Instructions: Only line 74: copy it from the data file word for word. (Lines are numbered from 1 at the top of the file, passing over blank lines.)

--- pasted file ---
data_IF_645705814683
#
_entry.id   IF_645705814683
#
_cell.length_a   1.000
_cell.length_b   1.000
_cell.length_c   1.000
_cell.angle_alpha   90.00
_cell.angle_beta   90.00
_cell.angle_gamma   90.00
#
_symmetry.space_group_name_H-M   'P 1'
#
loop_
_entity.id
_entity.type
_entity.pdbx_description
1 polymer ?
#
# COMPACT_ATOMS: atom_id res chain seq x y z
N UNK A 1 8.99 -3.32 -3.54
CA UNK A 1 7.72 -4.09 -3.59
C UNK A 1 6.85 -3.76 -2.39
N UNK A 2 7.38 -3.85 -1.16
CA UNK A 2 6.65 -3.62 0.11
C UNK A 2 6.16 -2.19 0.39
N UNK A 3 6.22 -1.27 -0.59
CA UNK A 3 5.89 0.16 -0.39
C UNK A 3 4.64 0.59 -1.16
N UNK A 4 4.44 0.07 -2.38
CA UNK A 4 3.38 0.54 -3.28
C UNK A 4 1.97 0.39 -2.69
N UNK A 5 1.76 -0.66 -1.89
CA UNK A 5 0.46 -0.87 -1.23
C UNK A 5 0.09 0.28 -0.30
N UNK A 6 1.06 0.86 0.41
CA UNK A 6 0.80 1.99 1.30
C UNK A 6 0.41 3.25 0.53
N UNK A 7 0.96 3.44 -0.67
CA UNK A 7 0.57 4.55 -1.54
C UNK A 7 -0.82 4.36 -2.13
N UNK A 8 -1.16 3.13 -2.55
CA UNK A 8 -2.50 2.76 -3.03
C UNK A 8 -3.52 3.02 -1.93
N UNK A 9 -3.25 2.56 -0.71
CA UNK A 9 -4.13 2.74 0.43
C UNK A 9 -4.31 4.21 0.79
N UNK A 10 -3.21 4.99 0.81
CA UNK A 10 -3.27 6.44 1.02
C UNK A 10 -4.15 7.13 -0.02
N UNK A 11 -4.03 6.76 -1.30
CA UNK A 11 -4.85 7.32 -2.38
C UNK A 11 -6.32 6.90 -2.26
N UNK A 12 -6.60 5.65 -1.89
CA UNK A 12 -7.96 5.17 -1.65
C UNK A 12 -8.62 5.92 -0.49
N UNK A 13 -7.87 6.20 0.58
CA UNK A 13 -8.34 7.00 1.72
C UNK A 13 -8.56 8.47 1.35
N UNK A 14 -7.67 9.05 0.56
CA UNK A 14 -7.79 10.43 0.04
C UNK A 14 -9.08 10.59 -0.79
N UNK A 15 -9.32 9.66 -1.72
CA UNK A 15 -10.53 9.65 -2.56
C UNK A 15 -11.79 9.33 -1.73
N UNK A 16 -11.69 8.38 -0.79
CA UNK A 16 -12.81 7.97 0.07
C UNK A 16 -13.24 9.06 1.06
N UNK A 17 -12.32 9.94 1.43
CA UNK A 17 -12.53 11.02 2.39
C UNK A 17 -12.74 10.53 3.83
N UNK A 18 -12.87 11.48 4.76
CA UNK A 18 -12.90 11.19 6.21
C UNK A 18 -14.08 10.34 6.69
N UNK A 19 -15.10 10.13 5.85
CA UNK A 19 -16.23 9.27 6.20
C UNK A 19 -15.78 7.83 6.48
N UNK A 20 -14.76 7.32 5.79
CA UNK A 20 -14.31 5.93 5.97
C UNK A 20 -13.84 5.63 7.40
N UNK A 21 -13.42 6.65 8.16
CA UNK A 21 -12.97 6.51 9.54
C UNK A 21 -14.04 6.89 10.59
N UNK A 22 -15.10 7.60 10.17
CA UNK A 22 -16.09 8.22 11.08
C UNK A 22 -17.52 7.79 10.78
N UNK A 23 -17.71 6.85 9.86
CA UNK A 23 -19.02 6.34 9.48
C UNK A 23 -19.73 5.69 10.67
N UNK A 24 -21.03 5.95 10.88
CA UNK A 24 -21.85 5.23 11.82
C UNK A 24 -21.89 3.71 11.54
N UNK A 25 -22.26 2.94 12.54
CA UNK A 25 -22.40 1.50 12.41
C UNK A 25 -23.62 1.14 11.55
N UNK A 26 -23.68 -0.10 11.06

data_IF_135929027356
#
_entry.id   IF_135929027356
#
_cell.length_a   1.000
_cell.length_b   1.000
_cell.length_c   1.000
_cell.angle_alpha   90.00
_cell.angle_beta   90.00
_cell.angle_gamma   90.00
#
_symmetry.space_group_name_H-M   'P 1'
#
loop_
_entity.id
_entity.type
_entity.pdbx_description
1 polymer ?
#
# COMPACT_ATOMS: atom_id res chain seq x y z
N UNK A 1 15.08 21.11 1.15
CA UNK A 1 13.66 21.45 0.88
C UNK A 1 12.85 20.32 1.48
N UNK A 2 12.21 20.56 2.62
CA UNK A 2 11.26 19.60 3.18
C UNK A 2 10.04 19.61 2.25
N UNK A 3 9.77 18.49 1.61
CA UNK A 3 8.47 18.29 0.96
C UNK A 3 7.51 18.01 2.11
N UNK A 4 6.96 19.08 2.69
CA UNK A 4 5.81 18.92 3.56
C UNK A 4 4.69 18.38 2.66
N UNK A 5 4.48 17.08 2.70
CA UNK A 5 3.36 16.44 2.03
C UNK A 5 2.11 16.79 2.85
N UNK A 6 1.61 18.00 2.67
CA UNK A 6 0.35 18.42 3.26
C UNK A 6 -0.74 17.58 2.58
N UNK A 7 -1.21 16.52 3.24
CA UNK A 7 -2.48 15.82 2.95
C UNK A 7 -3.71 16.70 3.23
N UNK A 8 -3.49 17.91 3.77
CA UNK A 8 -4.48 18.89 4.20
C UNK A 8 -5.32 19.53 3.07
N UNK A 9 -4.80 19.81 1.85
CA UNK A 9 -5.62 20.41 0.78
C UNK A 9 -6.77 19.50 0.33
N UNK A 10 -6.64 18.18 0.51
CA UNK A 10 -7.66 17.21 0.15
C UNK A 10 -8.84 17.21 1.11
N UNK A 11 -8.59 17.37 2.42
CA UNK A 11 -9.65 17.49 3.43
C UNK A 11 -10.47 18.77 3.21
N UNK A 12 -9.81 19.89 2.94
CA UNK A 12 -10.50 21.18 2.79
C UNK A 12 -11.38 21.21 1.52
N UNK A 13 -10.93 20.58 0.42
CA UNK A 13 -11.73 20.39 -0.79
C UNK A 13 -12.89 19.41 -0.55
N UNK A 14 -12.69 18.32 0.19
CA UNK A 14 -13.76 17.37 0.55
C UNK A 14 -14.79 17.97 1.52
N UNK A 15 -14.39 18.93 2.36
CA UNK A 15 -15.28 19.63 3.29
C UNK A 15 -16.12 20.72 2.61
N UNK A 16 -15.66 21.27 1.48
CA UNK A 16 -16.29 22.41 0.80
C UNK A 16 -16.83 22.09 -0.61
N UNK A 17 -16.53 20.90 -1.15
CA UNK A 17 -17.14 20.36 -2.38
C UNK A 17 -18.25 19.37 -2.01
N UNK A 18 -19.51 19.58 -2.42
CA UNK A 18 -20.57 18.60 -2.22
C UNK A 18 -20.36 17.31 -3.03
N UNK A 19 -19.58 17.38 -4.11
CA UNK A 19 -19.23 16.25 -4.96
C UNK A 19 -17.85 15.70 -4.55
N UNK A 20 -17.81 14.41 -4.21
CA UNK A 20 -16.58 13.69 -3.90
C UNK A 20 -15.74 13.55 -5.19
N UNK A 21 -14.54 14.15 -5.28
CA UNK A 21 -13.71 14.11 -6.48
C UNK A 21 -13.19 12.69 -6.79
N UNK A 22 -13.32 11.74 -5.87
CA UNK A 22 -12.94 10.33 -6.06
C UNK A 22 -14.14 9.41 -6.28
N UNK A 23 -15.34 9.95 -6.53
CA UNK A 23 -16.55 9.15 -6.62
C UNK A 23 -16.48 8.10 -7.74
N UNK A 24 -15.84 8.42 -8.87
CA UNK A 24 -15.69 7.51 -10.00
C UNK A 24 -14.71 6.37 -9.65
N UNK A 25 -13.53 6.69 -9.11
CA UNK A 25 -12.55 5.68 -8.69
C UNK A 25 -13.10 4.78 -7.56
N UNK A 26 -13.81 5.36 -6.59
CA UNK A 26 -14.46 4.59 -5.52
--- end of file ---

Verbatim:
C UNK A 18 -14.08 10.34 6.69